The second complication comes when it is time to use the autofocus. There are two modes for the auto focus. The first is “Quick Mode” where the mirror flips down momentarily to focus the camera and then flips back to restore video to the LCD. The second mode is “Live mode” where the camera focused through the LCD and you can choose which part of the image is used for the focusing. The process of focusing when in Live View involves hitting a button located in the upper right of the rear of the camera (the zoom out button when in photo review mode). Having to hit another button to focus in Live View makes taking pictures of fast moving subjects an impossibility.
In order to take the picture, the mirror has to flip down which takes longer for taking the actual picture. Again, this is not a mode to use when shooting fast moving subjects. However, I can see this function being useful for shooting still subjects in positions where looking through the view finder is not an option. On a personal not, I am happy to have the feature, but will probably not use it very much. I would like to see faster and more seamless use in the future, and hopefully some changes can be made in future firmware.
The two lenses that come with this kit are the EFS 18-55mm Image Stabilizing lens, and the EFS 55-250mm Image Stabilizing lens. In general, these are relatively decent lenses for not too much money. The image stabilization makes a world of difference when taking indoor and low light pictures. Pictures taken in low lighting environments come fairly well, and definitely much better than they would come out in a point and shoot camera.
One of the coolest things with this camera is your ability to use included software to take complete control of the camera. You just plug the camera into the computer and open the included Canon utilities, and you can control the camera as if you were holding it. This would be very useful if you wanted to do some HDR shots or other things where you cannot even touch the camera. Just choose the settings you want and hit the button in the app and it takes the picture. You even have a live view of what the camera is seeing.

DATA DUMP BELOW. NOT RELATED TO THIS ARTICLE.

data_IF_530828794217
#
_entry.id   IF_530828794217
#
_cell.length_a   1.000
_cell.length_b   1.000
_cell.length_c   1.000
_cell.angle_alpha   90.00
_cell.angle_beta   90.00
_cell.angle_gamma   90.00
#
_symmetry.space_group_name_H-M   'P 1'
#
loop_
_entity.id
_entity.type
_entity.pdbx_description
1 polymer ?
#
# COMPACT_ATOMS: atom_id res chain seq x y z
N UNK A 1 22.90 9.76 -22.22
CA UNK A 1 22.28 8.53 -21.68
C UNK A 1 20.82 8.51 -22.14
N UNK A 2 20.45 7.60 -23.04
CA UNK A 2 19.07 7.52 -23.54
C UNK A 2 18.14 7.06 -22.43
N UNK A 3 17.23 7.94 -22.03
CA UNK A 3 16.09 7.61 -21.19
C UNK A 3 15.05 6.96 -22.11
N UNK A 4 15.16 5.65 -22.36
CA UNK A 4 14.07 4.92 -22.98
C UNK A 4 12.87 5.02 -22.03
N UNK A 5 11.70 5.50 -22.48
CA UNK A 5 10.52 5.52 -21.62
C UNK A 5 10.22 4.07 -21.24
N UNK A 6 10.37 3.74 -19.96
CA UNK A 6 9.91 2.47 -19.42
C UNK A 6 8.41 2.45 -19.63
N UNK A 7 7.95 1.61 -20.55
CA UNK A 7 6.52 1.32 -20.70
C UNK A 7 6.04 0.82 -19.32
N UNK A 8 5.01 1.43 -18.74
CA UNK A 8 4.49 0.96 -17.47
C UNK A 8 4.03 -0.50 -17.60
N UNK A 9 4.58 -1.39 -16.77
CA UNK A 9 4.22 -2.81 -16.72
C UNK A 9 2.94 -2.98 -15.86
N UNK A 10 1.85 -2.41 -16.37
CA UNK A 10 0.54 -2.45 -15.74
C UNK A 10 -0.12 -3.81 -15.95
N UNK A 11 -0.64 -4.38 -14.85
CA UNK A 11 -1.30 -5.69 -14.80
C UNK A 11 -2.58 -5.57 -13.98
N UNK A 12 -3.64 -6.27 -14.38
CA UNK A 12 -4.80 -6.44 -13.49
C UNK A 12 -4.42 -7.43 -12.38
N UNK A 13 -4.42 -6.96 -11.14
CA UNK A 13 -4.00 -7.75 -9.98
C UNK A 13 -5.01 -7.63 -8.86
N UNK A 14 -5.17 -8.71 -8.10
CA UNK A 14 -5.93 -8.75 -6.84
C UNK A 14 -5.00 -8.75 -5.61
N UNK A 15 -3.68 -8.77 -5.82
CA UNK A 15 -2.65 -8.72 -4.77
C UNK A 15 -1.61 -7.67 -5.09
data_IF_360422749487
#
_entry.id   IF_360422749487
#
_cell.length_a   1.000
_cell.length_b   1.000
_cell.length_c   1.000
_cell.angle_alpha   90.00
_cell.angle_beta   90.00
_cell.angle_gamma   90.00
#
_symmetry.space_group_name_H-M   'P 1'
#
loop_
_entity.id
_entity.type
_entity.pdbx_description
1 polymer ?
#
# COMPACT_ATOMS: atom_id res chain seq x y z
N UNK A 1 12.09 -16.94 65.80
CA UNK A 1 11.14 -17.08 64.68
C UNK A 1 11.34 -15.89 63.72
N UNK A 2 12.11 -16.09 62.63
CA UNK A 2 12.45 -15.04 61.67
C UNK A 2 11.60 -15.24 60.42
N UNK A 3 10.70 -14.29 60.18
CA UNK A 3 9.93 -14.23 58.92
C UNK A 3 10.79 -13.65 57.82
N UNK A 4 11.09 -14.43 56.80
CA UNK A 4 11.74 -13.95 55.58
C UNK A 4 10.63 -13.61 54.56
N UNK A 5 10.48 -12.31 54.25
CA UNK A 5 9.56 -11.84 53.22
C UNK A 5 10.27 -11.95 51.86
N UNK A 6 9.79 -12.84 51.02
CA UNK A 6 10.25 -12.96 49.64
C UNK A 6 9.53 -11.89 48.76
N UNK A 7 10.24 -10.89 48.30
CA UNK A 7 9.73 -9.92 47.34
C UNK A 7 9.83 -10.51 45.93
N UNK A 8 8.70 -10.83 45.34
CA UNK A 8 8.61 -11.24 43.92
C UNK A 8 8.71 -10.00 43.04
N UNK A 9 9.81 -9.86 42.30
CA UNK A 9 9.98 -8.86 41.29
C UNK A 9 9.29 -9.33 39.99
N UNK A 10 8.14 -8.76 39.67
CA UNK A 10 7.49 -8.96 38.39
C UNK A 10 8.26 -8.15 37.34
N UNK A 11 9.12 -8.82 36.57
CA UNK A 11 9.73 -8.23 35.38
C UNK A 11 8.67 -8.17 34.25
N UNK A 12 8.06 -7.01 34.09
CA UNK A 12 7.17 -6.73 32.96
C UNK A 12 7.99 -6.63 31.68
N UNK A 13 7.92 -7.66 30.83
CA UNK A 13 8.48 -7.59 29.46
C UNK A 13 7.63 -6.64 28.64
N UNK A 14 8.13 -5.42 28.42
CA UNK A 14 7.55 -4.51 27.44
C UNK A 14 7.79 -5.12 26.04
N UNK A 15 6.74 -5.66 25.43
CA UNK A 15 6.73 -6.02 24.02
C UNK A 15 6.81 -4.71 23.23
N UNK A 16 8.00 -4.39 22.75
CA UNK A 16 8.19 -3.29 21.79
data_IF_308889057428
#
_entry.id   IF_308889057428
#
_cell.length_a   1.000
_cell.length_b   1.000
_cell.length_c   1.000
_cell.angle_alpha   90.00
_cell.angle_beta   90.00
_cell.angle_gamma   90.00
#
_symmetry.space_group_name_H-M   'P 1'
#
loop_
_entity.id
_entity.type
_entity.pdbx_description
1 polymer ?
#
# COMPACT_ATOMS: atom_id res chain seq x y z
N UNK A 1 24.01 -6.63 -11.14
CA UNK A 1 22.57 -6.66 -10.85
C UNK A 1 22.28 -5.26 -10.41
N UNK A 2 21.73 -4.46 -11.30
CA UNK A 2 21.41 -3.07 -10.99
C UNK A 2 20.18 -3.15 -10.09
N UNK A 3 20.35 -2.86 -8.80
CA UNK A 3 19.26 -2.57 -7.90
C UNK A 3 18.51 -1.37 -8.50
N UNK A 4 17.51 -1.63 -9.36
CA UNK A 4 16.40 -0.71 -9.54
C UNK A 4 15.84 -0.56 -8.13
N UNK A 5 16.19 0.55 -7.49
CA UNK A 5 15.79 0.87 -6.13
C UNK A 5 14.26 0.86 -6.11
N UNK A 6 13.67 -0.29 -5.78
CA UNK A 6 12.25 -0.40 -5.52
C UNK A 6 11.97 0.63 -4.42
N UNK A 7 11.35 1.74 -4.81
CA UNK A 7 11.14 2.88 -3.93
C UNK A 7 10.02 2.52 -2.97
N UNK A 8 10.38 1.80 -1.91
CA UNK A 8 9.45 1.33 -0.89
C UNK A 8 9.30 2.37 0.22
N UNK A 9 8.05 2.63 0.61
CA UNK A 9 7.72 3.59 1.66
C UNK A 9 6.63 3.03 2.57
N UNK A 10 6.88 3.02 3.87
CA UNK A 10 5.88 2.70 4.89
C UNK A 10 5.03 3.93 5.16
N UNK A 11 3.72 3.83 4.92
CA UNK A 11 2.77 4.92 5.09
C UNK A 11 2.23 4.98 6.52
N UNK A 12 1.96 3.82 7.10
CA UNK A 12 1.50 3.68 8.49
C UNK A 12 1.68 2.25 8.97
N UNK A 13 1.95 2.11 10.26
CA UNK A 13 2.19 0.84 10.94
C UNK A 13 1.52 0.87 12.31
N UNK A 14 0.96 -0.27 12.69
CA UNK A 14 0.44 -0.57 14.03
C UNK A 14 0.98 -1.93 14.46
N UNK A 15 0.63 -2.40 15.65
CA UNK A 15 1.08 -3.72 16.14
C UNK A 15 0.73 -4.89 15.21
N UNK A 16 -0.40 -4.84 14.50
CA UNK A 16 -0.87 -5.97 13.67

The included photo editing software will do the job you need if you just need the basics. As usual, a Photoshop type utility with a little more power is definitely recommended if you have some higher end requirements.
This camera is most definitely a consumer grade camera with some tastes of the top of the line Canon products. It is definitely not a professional camera, and the images just do not feel as well defined as pictures taken with a high end camera. However, the camera definitely fills the niche and void that it is looking to fill and I think it’s a pretty good piece of equipment that I will be enjoying for some time.
As a small aside, this camera does great with the included lenses in low light situations. My main reason for having a DSLR is so I can finally shoot pictures indoors without ending up with some fuddled mess as I get with a point and shoot. This camera did admirably well in low light situations, and the Image Stabilized lenses definitely go a long way to helping achieve that.
If you want to see some videos that Canon has put online for the camera and how to use it, follow this link. There are some nice video tutorials about the features which helped me get by in light of not having an English manual. And in the “This Just In” category, it looks like canon just opened up the XSi site here. Enjoy!